Failing the Bar Exam – What to Do Next
It’s the morning that bar exam results are set to be released and you are anxiously preparing for the news. You have been waiting for this day to arrive for a few months. Your fingers are crossed as you await the (hopefully) positive news. Unfortunately, the results are in and you find out that you did not pass. After the initial shock sets in, and you can internalize exactly what you are feeling, an important question comes to mind: What do I do next? In this post, we provide some steps to take if you find out you did not pass the bar exam.
Failing the Bar Exam – What to Do Next
1. Rally your village for support
It’s easy to isolate yourself when you get the news that you did not pass the bar exam. Some students have difficulty processing the news, others simply feel ashamed about not passing, and others are worried about what others will think. Try not to get caught up in this mindset! Many students are not successful on the bar exam the first time around, but they go on to become very successful attorneys! Instead of isolating yourself, make it a personal mission to lean on those who support you the most. Chances are, they are more than willing to lend a hand as you figure out how or if you want to appraoch the bar exam again. Use your support system to re-energize and re-focus as you determine your next steps!
2. Figure out whether you want to retake the bar exam
Preparing for the bar exam is a very stressful process. The long nights studying, being away from your family, not being able to hang out with your friends—it can be a mentally isolating experience. Determining whether or not you want to retake the bar exam is a big decision, and rightfully so!
One question that many applicants must grapple with is whether passing the bar exam is necessary for their career. Does what you want for your career really involve the need for you to have a bar license? Can you reach your career goals without taking the exam? Can you afford to take the exam again financially? Do you need to take an administration off before applying to take the exam again? There might be additional factors that are worth your consideration as you consider how you want to proceed. By taking these items into consideration, you can weigh the pros and cons of going through the exam process again.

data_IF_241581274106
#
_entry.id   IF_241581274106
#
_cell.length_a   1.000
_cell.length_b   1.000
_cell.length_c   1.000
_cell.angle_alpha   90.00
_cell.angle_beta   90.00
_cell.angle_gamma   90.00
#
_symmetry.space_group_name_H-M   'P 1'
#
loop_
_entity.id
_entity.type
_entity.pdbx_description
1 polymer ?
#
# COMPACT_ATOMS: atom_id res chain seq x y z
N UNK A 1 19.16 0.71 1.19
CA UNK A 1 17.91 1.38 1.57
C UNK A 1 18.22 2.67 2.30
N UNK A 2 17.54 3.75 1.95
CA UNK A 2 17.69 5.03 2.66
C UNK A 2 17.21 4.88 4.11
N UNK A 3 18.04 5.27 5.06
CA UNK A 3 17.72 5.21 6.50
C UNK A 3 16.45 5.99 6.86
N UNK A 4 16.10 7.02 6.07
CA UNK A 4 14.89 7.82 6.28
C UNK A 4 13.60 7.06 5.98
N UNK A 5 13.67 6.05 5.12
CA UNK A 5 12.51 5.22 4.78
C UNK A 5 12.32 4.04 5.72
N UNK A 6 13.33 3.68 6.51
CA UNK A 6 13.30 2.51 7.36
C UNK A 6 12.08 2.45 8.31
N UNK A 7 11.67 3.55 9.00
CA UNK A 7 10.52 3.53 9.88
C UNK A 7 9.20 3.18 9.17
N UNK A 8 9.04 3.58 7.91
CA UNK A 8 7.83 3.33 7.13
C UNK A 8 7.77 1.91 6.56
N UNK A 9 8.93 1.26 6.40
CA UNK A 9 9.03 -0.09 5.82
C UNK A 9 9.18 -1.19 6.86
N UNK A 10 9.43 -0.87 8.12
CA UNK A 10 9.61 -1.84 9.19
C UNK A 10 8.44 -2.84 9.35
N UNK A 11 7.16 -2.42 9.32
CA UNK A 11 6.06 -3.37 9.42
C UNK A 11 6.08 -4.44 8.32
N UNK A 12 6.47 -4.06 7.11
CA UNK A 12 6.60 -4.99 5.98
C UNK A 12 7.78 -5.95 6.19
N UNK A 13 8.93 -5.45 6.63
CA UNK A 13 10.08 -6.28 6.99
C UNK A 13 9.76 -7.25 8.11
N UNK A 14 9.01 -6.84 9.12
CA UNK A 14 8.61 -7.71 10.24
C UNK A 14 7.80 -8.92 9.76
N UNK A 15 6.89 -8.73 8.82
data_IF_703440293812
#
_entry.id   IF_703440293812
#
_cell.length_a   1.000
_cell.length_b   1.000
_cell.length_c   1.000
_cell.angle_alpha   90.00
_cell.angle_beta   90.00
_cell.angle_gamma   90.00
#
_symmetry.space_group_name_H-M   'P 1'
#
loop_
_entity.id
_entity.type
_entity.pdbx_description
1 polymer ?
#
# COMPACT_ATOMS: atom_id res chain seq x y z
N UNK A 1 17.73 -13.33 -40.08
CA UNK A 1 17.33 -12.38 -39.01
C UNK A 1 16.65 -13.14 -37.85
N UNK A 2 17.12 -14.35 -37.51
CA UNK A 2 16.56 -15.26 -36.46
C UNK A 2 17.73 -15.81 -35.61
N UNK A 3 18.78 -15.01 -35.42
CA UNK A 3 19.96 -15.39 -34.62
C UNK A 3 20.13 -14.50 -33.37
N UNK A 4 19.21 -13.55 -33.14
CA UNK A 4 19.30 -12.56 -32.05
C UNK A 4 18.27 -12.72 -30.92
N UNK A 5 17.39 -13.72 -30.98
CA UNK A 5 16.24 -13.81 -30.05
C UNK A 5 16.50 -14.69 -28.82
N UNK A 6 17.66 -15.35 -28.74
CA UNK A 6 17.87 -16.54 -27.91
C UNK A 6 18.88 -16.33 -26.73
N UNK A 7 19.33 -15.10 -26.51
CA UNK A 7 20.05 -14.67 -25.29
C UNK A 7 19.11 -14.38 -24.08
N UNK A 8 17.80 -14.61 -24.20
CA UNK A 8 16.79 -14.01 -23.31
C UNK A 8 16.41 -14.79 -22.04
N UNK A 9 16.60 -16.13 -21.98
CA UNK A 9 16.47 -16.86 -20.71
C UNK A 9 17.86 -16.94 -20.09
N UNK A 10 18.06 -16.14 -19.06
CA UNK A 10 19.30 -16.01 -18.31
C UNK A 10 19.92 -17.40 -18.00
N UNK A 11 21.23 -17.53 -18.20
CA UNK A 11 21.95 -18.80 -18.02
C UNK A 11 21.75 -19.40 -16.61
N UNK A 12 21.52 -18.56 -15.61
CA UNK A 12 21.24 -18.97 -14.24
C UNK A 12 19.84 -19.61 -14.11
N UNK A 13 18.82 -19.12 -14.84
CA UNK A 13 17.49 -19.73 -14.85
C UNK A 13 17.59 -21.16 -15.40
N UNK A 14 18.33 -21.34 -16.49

3. Review your score report
You’ve taken a couple weeks to let the initial shock set in and you focused on being around the people who love and support you through your life journey. You sat down, weighed the pros and cons, and decided that taking the bar exam is the best decision for your future. Congratulations! You’ve officially conquered your first hurdle when dealing with the aftermath of failing the bar exam. Now, it’s time to hit the ground running with a strategy for passing the exam!
Reviewing your score report is a crucial step in understanding what may have gone wrong on the bar exam. While score reports vary by state, all reports generally paint a general picture of what sections of the exam you struggled with the most. Reviewing your score report may also help you to reflect or recall specific areas of the exam that went well or didn’t go as well as you hoped. You may be able to say, “Yes, I actually do remember getting a little stumped on Property MBE questions.” Or you might remember running short on time for an MEE that received a low score. By spending some time with your score report, you’ll know where you need to improve for next stime.